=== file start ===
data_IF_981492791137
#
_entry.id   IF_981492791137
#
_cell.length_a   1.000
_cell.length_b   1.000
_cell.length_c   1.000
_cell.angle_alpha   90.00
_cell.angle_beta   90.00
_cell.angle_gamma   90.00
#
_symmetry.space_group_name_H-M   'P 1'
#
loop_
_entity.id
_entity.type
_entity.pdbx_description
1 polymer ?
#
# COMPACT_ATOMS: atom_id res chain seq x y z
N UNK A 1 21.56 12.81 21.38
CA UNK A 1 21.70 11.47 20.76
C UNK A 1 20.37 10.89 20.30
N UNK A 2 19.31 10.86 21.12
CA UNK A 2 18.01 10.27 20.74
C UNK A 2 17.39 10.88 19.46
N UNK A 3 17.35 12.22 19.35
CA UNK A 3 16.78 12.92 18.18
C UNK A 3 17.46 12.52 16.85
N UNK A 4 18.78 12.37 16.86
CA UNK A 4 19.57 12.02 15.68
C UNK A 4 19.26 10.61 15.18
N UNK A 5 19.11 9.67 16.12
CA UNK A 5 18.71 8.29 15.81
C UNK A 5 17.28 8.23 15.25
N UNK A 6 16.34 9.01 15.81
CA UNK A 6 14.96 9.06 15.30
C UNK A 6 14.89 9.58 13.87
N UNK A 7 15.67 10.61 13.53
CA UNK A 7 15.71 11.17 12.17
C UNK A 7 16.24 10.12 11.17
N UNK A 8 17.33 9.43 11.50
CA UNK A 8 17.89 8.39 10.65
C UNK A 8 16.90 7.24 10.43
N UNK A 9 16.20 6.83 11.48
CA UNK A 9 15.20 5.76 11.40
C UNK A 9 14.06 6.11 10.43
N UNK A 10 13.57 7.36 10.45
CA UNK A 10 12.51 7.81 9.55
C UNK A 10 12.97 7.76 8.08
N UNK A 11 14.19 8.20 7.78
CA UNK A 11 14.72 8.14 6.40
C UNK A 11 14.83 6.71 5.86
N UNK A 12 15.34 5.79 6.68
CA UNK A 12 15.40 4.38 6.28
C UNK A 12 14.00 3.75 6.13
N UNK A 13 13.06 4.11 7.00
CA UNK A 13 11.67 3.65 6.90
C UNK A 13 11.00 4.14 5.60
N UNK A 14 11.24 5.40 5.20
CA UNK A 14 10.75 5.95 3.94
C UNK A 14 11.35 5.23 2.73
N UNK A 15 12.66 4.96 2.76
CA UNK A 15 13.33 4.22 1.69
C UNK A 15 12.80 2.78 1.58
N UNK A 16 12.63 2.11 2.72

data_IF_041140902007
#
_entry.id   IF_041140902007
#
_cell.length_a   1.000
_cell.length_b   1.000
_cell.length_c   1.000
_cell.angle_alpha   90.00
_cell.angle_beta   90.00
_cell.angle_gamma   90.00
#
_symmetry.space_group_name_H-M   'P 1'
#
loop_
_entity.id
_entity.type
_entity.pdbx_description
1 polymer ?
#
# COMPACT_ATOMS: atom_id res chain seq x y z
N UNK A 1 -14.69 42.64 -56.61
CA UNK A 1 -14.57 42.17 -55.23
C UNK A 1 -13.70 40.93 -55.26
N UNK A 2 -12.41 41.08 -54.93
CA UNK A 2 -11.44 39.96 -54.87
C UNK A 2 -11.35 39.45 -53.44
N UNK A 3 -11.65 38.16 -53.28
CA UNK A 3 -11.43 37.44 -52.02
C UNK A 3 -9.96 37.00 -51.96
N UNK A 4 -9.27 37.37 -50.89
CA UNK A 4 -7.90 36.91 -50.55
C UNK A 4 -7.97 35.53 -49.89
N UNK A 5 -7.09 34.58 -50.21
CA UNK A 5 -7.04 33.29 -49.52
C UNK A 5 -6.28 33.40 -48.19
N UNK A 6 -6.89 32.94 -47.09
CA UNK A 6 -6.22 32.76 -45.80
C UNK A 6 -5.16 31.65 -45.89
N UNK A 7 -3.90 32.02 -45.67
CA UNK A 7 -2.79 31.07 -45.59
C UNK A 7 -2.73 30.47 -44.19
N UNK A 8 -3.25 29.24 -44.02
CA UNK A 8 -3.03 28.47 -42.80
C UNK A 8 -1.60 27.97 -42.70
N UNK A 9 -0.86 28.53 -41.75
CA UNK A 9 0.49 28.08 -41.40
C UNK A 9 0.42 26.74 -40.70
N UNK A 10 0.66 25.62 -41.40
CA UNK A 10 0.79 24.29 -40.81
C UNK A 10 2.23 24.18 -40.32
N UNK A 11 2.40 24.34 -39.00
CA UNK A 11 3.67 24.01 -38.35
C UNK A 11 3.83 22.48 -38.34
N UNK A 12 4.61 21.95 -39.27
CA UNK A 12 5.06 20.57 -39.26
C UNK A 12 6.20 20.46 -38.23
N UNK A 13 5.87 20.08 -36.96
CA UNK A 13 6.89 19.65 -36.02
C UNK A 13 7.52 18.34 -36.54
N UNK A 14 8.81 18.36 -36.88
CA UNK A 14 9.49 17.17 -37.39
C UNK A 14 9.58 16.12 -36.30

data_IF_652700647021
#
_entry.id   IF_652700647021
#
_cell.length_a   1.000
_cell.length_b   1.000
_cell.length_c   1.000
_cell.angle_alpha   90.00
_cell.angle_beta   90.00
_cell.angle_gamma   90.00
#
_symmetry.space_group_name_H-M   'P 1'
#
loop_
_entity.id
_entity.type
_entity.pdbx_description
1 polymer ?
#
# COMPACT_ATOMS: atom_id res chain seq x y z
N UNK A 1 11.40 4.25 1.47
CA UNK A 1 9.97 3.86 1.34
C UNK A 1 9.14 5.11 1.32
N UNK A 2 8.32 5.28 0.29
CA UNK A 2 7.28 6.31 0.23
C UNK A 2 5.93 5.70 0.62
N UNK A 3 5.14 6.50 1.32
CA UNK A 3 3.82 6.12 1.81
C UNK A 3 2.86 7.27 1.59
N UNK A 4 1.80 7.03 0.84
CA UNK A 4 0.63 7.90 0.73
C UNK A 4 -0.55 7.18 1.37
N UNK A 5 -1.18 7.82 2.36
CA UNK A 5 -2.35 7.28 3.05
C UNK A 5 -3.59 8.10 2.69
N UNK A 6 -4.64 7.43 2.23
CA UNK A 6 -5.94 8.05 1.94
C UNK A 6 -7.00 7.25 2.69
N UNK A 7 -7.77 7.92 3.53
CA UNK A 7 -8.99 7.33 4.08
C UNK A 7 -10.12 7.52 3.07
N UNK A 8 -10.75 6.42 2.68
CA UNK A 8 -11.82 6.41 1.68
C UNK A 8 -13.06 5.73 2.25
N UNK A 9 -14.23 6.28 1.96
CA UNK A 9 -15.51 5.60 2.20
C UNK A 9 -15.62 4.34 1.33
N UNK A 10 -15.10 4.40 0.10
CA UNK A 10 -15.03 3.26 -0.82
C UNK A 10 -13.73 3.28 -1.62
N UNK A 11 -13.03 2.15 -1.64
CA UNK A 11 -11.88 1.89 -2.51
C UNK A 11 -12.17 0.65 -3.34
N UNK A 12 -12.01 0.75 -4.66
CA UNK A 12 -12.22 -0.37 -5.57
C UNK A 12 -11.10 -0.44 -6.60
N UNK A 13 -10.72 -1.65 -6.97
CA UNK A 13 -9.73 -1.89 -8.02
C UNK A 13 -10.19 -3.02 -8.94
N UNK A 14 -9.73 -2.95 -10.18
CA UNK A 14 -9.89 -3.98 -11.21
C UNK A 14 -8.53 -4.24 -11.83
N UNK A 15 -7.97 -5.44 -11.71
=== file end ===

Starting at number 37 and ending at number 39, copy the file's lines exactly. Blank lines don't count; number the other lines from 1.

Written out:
CA UNK A 6 14.96 9.06 15.30
C UNK A 6 14.89 9.58 13.87
N UNK A 7 15.67 10.61 13.53